And good to his word, Andrew told Andy the truth. 

“I am a vampire, I cannot go to the afternoon baseball game, but I can take you to a night game. How would that be?”

Andy was less surprised than he thought he should be. He was too angry to care about the vampirism, because that answered the question which broke the angry knot in his chest. 

“So in fact, you are not my father?”

“No.” Andrew said.

“Did you kill my mother?”

“I never even met her. I found you.” Andrew explained how he found Andy. 

Andy’s eyes wavered with more tears, as another pang of being abandoned struck his chest.

And Andrew said, “I’m doing my best here.”

Those words broke Andy’s heart. He agreed to go to an evening baseball game. And Andrew did love Andy. He held him close until Andy calmed. They were okay. 


And so, the relationship continued as it had before. 


At first, Andy told no one that his father was a vampire, because Andy didn’t want to sound stupid. None of the kids believed in vampires. But men who find babies seemed real. 

Still, it made a good story. 

Then one night, when Andy was thirteen, he went to what was commonly known as a slumber party.  

The boys sat around, trying to scare each other with the scariest tale. Andy began telling the story of how a vampire with a perchance for blood, killed his mother, and ate her, and kept her son for himself. 

And he ended the story with: “And I am that boy destined to become a killer myself.” 

The other boys laughed. Of course they did, no one believed in vampires. 

Still, the scary story enticed the boys. It became a school yard game and the story grew more fanciful. Andy was, in fact, lying about most of it. He knew nothing of his father’s past. Only that he was from the South. He was a young man when he found Andy. 

However there was one truth: Andrew hadn’t aged a day. He was still a man of twenty.  That was the real reason Andrew would never take Andy anywhere in the day. 

One day, one of Andy’s friends called him a liar.

With the other boys around, Andy felt the pressure of proof building. And when Andy’s friend pressed Andy to see the vampire, Andy tried to wave off the game, by saying, “Don’t be stupid.”

But a second friend chimed in about “seeing the vampire.”

Andy knew he would be in big trouble if they awoke Andrew, but Andy still believed he could handle anything that happened.    

Giggling at their mischief, the boys crept into the darkened house.

“Shut up!” Andy whispered. 

His friends slowly crept to the door of Andrew’s room. Andy winced at the whine of the hinges as they opened the door. The boys peered into Andrew’s dim room. 

Andrew lay sleeping on his bed, like any other man who worked at night. 

However, just as Andy claimed, Andrew looked too young to have a son, Andy’s age. In fact, at this point, they looked more like brothers than father and son.

“Alright, you’ve seen the vampire, let’s go.” 

Andy was able to pull one friend away from the door, but the other, the boldest of the three, crept inside Andrew’s room. 

“There’s one way to know,” his friend whispered. 

Andy’s heart sank. He reached for his friend, but the other boy boldly 

walked to the window. He pushed back a curtain. A beam of light flooded across Andrew’s bare arm. And in the dim, Andy saw the smoke rise from his father’s flesh.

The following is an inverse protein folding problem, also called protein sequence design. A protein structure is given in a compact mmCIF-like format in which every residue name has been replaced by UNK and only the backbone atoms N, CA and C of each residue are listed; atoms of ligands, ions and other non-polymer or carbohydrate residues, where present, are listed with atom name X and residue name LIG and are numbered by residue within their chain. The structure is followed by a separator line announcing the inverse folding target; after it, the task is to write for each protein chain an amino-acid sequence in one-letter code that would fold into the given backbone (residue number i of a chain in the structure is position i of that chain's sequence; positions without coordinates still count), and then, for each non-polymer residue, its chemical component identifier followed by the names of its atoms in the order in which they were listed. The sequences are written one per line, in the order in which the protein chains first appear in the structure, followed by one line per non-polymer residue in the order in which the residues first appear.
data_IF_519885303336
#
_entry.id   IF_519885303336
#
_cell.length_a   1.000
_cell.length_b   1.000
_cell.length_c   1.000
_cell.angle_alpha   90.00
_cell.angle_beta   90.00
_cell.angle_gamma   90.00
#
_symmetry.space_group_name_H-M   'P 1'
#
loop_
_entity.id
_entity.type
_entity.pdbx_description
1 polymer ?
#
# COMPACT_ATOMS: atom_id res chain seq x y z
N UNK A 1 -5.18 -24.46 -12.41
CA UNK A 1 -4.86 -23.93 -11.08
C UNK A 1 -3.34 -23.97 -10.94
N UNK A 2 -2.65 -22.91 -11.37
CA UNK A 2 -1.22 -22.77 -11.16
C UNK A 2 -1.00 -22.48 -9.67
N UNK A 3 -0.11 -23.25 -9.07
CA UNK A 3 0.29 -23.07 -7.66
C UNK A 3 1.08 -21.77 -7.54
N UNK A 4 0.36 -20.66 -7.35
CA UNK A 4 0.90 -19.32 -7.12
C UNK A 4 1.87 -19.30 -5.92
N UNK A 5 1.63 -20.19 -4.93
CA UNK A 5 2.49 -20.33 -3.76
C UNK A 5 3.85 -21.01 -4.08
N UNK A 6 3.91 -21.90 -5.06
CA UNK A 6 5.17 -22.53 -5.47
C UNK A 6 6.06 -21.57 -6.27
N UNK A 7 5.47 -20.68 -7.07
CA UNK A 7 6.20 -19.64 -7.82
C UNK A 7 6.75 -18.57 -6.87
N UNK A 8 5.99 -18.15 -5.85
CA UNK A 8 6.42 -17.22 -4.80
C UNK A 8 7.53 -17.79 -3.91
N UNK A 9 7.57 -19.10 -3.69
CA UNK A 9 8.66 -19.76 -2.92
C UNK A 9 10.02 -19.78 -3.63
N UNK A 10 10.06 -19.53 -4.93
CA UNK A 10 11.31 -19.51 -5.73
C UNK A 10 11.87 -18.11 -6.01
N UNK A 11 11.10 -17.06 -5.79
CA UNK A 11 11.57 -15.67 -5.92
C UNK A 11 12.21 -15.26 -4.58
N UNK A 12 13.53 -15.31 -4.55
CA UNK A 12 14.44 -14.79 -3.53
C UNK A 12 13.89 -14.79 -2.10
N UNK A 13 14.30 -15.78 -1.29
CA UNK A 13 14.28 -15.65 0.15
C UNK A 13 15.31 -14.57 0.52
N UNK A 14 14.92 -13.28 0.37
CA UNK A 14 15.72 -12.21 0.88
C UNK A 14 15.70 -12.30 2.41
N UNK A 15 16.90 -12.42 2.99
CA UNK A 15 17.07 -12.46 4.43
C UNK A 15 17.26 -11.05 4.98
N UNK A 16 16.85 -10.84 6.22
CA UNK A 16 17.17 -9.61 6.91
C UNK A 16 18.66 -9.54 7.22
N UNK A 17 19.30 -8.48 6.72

Andrew awoke, screaming. 

He grabbed the nearest weapon, a lamp from a side table and threw it at his attacker.

It smashed against his head and the boy who was still holding the curtain, fell to the ground opening the curtain further. Another beam of sunlight hit him, and Andrew screamed again. With vampiric speed, he leapt upon the boy at the window. Another beam of light slashed Andrew across the face. He screamed in agony. He opened his mouth wide and clamped his fangs down hard, pulling out the blood, healing his wounds.  

We cannot know for sure, but it is likely he did not realize he had exsanguinated the boy to death. Only that the healthy, youthful blood healed his wounds.

Feeling surrounded by danger, Andrew grabbed the next boy, he did not kill that one, only drank until the boy collapsed.

Dad!” Andy screamed. “Stop.”

He grabbed Andy next.

Only then he bit into his son’s arm, did Andrew realize that all three were boys, and his fangs were in his own son. 

He shoved Andy away from him and into a wall. His eyes were not filled with anger, only a deep pain of betrayal. “You told our secret.”

Andrew began to pack a few items clothing.

“Dad, what are you doing?” Andy asked.

. Andrew covered himself in layers of clothing and a big floopy hat. He collected his stashes of cash. He counted out a hundred dollars and left it upon the table. 

“What’s going to happen? Dad, look at me!”

Andrew didn’t answer. 

“Where are we going?” Andy cried. 

After a few choice explicates, which boiled down to “Guess you’ll need to get yourself a job, kid.” 

Andrew walked into the garage, tossed a few of the bags of bloody meat into a large cooler. Then he got in his car,  and drove away. 

We have no idea what happened to Andrew. Thankfully, he was never famous or infamous enough to be in the news. At least, he wasn’t after this scandal died down.  

Not only was there a dead child and a wounded one on the floor, but when police opened the chest freezer, they realized it wasn’t all mutton. 

They questioned Andy, but he just told them what his father told him. No, he never ate it. His father did. It was soon discovered that the freezer was filled with pieces of several game species—including human.